And when that is complete you can see my VM´s in Azure on the subscription and the commands that I can use on them,
After a week of Azure Ninja course at Microsoft Sweden I wanted to dig a bit deeper into Azure IaaS.
I found that the Update-AzureDisk had a new parameter that looked interesting -ResizedSizeInGB and I wanted to test that one in real action on the OS disk which resulted in a VM that could no longer be started :-(. As described in an earlier post it was a bit more difficult to extend a vhd for a VM in Azure before this powershell way and in those days you had to tear down the VM and throw it away and also the pointer to the blog and after that you could with a tool extend the blob.
So far it looked good but when I then tried to start the VM I got the error
This VM was provisioned from the gallery and after reading the blog about the changes in Azure and that the OS disk now could support 1 TB in size i also found this little text saying that it only applied to disks that was migrated to Azure and not the gallery items or already provisioned VM´s…
So I wanted to test the same thing as above for a migrated vhd, first of all I created a vhd on-premise with 140GB vhd and then used powershell Add-AzureVhd to upload it.
after that I created a VM and started it with no problems 🙂
And then I ran the above resize parameter on this uploaded vhd to extend it to 150GB. With the PowerShell cmdlet I can apply this to a VM that is not running and do not need to remove any relations to the blob or VM´s.
Started it and as you can see it worked nicely
Here you can see when looking inside the VM and checking the Disk manager it shows the extra 10 GB
So watch out if you test to extend your Production VM´s VHD´s depending on where they have come from, although an OS volume does not need to be too large..
I have tested the Update-AzureDisk -ResizedSizeInGB on VM Data disks without any issues no matter if they were created or uploaded so this warning just points at the OS disk!
I am at a Azure training at Microsoft and have been playing a bit with both the portal and PowerShell.
We where talking about the VM agent that is installed on the IaaS VM´s and what functionality it has.
There is a nice and powerful feature that allows you to reset the password for the user from the Azure PowerShell console. The cool part is that you also can change the user on the VM so if you have to take over a Azure IaaS deployment and do not know the username or password for the virtual machines you can change it!
So first of all in my Windows 2012 R2 I have a user vniklas and I want to change it to Bruno, but as I said above you do not have to know the username that is set inside the VM´s to be able to change it!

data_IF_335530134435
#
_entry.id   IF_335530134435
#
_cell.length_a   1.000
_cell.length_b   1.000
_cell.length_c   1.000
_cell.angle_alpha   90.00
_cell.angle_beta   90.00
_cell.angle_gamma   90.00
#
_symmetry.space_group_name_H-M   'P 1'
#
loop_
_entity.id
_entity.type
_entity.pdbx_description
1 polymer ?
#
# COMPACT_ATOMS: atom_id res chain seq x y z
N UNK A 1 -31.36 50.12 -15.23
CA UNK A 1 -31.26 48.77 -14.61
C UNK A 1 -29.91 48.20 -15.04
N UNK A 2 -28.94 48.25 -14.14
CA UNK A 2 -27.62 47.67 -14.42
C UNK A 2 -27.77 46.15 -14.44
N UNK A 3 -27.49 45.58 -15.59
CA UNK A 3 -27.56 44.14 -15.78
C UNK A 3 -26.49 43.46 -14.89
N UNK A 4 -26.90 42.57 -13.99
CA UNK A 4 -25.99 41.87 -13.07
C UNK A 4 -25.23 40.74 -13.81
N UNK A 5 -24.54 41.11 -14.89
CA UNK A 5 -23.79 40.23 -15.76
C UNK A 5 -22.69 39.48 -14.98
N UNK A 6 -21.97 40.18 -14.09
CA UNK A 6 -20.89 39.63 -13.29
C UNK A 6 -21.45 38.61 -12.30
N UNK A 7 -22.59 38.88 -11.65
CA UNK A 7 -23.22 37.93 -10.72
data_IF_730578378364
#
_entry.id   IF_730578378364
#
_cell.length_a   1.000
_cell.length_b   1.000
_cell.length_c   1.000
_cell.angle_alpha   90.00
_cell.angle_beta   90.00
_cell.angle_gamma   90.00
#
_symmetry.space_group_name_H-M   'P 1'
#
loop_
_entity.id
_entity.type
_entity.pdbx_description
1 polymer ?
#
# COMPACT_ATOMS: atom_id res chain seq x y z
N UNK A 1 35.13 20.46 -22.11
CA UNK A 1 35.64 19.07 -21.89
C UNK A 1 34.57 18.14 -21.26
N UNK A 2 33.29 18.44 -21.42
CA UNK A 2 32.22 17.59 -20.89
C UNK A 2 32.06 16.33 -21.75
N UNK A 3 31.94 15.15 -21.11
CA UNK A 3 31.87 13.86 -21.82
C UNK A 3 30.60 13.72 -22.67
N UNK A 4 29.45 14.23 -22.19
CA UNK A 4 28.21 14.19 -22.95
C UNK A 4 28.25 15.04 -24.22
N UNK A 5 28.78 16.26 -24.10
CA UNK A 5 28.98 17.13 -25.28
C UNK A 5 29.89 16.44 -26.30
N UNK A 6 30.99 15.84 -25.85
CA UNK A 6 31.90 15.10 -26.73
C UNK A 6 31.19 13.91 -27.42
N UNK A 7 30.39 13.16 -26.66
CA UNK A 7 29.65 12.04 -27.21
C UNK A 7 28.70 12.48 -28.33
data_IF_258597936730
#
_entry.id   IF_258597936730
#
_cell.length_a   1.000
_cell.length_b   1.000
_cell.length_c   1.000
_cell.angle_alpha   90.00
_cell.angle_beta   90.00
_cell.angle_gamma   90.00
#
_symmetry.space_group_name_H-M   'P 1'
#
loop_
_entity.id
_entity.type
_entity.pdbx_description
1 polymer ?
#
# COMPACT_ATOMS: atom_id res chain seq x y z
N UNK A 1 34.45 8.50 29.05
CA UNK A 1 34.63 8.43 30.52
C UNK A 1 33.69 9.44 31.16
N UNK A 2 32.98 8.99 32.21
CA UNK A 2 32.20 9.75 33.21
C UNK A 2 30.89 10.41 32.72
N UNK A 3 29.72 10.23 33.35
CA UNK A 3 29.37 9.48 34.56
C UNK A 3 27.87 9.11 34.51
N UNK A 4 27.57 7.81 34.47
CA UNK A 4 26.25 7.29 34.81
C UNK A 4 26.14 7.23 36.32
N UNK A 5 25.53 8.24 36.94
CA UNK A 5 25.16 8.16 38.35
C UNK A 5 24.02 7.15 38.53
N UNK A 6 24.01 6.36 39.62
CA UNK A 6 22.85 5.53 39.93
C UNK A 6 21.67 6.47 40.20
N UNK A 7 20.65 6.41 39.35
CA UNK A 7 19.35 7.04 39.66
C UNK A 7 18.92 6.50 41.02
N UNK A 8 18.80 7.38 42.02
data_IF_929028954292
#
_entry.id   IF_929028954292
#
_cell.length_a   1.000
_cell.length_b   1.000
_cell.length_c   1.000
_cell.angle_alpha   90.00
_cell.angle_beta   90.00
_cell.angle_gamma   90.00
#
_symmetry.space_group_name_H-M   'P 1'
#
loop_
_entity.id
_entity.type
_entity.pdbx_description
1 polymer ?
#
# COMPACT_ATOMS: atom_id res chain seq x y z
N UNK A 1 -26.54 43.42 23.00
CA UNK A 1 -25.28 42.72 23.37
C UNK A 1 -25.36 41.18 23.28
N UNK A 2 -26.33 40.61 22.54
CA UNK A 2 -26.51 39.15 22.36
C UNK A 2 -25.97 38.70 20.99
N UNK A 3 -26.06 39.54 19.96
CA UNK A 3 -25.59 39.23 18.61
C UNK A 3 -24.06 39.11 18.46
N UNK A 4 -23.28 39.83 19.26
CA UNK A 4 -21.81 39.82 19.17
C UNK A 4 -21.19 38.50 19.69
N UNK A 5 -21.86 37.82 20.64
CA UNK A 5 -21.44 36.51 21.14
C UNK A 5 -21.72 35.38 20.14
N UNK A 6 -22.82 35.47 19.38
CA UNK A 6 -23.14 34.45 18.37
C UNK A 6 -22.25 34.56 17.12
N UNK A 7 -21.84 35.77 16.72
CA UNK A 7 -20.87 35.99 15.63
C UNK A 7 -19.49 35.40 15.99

And I use PowerShell to set a credential with username and password:
And the following change both user and password, updates the VM and then to actually get it to hit on the VM I need to restart the VM:
And when you then try to use RDP in to the VM you need to use the new password and username and as you can see on the Local Users the account have changed to bruno instead.
Yesterday Microsoft released a new version of Microsoft Assessment and Planning toolkit 9.2 and the new key features are
Azure VM Capacity assessment to include assessment for A8 and A9 Azure VMs
MAP 9.2 updated Windows Azure VM Capacity assessment to include assessment for A8 and A9 Azure VMs. A8 and A9 Azure VMs are processor intensive and thus have a base processor of an Intel Xeon E5-2670 2.6 GHz.
Included Windows Server 2008(x86/x64) under Legacy Server Discovery
Windows Server 2008(x86/x64) included under Legacy Server Discovery in addition to Windows Servers 2000, 2003 and Itanium. For example, before MAP 9.2 the discovery of the Legacy Servers which were added are Windows Server 2000, Windows Server 2003(x86/x64) and Itanium Windows Server. Now MAP 9.2 includes the discovery of Windows Server 2008(x86/x64) as well to the collection of Legacy Server Discovery.
Improved Legacy Server Discovery reporting by including OS Architecture
In this version of MAP we included OS Architecture(32 or 64 bit) as an expansion in the Legacy Server Discovery reporting.
Collection of additional performance counters and included CPU speed
In this version of MAP we added four new performance counters Disk Queue Length, Disk Read Queue Length, Disk Write Queue Length, Disk Bytes/sec and expanded performance collection process to accomodate the new counters and assessment process. Added CPU Speed(GHz) to Performance Metric Summary report.